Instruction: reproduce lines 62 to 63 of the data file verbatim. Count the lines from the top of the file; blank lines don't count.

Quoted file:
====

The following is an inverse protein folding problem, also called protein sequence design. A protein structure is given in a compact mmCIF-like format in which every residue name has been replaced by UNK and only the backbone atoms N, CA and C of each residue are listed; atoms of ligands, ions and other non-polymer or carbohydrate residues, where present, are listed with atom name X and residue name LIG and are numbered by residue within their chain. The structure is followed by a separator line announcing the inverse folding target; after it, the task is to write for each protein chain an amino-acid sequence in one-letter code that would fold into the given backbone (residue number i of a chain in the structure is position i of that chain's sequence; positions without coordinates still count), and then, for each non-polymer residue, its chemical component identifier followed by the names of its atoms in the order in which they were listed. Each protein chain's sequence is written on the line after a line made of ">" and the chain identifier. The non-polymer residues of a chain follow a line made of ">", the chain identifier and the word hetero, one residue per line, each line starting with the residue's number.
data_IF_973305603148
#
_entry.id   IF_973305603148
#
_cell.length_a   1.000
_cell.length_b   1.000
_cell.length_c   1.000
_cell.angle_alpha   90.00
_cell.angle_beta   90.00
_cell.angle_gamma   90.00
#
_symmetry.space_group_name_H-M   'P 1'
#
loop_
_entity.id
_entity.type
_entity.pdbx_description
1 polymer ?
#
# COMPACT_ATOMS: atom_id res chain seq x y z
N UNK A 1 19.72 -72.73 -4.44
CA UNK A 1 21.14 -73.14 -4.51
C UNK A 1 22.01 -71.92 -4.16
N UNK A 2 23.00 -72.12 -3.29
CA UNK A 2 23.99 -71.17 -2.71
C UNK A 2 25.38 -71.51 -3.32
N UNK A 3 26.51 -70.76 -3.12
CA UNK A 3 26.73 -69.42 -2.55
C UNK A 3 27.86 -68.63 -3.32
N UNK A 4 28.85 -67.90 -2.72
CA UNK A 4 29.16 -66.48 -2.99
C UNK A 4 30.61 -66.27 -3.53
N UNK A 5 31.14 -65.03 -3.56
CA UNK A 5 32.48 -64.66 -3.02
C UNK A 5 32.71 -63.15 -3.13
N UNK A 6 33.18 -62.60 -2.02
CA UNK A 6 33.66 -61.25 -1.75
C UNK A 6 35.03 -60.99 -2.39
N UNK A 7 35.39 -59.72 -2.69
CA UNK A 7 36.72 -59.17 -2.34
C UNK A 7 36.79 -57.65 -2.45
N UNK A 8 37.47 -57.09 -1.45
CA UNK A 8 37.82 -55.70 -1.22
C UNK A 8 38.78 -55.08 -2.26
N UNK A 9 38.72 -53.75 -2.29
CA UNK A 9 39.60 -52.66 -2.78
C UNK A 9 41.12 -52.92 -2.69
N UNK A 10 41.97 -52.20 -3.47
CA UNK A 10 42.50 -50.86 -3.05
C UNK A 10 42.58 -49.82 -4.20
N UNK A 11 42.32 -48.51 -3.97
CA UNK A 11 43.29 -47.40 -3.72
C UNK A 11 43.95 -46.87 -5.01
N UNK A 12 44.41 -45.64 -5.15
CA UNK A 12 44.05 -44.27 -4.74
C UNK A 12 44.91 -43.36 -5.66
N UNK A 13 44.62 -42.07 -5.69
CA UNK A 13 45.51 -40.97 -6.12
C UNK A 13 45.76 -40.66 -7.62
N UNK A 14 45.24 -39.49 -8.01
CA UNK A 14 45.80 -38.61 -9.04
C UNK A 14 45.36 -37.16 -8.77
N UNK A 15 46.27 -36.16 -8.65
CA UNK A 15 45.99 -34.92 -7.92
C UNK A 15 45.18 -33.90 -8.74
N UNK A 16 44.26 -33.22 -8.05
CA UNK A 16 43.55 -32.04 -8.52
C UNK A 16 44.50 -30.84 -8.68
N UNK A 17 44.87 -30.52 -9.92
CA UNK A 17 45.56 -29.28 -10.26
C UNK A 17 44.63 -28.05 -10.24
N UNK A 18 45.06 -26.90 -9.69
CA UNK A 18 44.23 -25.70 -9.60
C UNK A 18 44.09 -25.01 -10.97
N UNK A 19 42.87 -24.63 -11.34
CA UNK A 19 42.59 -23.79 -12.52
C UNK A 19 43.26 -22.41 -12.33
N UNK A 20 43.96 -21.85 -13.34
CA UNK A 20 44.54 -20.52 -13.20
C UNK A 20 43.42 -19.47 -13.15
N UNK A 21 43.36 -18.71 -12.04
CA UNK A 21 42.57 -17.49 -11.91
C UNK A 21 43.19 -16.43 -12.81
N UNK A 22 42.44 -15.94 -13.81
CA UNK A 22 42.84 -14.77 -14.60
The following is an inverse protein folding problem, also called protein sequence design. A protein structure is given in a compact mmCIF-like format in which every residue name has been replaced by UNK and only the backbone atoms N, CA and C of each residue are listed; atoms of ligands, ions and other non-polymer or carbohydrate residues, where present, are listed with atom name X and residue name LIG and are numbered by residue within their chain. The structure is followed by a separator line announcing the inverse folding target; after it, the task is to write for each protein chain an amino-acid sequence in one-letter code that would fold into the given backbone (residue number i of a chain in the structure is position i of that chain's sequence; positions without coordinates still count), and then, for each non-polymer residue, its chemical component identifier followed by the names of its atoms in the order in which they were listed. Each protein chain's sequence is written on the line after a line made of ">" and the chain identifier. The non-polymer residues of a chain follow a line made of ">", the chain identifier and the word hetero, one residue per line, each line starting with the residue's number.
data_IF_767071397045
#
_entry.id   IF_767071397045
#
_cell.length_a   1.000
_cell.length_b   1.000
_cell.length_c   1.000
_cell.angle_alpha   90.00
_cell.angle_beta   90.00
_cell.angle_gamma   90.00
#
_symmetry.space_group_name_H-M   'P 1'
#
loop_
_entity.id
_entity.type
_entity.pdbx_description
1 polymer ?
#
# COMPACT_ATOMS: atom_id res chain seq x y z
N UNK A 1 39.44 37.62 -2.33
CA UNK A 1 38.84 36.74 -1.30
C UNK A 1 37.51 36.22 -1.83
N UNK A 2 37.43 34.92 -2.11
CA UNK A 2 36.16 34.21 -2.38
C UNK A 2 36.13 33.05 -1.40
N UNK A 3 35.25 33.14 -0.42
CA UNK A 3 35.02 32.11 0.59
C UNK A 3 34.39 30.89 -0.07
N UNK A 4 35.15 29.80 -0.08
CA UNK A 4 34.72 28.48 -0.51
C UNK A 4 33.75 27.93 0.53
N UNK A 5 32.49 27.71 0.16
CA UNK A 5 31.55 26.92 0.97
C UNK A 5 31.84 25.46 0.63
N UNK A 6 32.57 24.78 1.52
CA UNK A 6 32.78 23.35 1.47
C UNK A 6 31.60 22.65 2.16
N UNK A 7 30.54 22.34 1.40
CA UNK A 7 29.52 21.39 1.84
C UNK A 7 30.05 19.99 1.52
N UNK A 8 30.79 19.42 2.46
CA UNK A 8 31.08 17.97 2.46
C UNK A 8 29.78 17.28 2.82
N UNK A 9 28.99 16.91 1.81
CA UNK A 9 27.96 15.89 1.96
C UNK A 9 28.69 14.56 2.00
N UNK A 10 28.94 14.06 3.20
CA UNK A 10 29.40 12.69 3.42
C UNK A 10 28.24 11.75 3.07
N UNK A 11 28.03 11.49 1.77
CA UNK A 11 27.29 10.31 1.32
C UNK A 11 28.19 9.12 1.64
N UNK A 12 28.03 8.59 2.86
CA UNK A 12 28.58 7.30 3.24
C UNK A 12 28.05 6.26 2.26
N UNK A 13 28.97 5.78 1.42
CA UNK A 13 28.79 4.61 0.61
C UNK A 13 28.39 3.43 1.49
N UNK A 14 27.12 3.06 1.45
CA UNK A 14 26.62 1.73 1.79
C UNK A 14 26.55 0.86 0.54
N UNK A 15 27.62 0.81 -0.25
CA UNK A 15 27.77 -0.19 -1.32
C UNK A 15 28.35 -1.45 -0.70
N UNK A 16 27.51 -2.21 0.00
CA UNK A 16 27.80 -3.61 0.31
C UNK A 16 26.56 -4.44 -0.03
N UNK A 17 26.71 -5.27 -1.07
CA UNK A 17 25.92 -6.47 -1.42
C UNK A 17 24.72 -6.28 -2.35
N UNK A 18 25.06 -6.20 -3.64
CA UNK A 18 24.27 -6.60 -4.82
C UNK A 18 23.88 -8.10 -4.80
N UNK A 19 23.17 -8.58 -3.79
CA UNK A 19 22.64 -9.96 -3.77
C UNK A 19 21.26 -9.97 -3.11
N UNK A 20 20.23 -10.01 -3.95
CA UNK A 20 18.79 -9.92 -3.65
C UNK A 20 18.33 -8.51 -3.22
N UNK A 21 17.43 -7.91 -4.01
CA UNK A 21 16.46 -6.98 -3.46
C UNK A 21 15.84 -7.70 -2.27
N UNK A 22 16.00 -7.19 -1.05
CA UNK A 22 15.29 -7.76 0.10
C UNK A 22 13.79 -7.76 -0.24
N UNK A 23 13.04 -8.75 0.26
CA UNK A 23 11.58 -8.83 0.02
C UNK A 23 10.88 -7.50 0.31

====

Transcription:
CA UNK A 14 45.80 -38.61 -9.04
C UNK A 14 45.36 -37.16 -8.77